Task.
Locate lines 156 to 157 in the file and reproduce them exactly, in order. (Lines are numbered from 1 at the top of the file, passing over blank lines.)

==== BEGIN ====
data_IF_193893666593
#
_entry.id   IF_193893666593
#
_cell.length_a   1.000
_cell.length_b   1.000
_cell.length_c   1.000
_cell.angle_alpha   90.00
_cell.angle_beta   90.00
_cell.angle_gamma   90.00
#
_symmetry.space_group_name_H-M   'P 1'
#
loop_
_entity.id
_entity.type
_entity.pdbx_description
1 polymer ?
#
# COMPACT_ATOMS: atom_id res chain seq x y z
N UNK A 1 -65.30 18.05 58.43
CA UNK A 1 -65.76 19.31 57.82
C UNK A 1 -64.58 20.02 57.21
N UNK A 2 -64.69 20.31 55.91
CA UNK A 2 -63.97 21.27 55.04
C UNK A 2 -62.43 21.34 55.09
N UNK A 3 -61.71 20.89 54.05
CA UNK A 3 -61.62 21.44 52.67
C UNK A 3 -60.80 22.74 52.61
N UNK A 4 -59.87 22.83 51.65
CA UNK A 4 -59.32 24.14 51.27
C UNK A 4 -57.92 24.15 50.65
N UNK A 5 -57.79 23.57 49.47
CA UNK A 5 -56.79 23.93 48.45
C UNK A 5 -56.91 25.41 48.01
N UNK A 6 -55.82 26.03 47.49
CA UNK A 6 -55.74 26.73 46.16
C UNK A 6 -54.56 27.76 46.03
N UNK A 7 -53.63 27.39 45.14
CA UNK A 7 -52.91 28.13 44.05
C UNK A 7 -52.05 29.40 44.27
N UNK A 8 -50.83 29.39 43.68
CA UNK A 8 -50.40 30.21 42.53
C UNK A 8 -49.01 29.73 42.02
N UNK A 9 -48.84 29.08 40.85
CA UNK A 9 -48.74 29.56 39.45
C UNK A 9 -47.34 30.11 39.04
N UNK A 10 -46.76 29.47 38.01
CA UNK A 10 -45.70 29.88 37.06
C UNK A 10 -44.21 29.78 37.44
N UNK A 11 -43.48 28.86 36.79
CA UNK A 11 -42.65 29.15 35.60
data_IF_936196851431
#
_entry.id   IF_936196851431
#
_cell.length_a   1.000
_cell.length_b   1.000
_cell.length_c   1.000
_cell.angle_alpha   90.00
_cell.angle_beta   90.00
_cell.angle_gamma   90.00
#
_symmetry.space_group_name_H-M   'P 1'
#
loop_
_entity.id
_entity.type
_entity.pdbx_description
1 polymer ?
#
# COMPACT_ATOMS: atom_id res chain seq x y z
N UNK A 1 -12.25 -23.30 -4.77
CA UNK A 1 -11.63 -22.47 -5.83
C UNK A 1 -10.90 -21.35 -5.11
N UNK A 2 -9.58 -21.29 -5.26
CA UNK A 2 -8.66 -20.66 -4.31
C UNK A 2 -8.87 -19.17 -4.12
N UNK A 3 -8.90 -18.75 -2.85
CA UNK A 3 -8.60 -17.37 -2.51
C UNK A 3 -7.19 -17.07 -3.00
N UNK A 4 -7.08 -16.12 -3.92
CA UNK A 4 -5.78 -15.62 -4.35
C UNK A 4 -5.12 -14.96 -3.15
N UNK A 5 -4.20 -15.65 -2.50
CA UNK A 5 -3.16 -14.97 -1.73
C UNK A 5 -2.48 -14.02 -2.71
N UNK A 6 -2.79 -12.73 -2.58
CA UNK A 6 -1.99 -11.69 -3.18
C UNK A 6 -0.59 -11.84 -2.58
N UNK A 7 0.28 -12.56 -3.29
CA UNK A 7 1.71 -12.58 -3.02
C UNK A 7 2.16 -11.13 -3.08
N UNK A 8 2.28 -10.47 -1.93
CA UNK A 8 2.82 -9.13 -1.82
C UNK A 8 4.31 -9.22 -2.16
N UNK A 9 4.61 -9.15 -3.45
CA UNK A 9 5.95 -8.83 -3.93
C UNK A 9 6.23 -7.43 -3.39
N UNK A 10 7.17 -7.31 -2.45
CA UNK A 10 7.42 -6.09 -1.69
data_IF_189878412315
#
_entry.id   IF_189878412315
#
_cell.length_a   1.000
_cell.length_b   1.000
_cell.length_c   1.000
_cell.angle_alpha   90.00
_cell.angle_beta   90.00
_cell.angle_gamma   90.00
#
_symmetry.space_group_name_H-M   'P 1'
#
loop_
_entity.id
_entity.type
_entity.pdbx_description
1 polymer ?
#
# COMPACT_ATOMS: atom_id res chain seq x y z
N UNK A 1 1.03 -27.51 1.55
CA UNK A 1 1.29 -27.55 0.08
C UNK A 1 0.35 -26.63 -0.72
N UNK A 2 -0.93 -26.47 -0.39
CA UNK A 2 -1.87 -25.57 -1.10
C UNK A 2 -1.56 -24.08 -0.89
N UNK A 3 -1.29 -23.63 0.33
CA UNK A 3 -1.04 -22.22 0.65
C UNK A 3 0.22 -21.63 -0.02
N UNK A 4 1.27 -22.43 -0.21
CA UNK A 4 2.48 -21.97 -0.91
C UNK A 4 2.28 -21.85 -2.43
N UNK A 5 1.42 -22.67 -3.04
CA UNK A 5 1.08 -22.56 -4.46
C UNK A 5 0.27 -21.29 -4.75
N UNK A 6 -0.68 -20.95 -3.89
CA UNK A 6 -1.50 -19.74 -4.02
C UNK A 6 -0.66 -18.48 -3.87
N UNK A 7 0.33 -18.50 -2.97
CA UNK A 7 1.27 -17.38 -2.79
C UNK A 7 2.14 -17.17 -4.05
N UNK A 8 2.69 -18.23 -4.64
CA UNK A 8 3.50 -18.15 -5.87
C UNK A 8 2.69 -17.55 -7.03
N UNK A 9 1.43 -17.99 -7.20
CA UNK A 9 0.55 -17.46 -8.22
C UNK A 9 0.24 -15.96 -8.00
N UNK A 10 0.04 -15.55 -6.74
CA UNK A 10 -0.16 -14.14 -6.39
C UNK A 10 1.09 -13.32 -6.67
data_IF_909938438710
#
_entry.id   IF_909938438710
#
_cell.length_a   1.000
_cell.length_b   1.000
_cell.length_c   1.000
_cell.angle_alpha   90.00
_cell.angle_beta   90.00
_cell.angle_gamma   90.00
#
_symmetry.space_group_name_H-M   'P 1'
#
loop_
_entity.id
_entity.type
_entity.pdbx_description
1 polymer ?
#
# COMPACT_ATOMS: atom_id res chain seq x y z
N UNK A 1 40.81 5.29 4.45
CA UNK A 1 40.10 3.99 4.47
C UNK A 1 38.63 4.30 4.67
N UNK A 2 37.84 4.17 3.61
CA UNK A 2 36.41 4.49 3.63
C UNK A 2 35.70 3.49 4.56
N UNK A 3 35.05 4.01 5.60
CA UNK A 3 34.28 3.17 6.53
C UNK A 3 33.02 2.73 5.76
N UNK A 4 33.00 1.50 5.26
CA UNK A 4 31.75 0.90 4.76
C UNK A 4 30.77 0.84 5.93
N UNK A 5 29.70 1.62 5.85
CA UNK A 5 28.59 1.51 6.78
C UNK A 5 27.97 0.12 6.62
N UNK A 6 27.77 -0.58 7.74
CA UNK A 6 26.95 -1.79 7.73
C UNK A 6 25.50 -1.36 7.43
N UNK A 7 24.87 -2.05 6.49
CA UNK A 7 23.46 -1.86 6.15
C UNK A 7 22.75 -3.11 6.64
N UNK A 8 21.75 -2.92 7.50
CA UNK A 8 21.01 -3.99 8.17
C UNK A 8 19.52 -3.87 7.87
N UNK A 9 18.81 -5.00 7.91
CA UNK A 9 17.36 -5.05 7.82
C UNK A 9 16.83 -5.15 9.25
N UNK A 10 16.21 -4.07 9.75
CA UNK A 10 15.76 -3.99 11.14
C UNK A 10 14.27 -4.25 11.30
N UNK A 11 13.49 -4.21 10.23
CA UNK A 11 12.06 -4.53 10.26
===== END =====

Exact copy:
_cell.length_a   1.000
_cell.length_b   1.000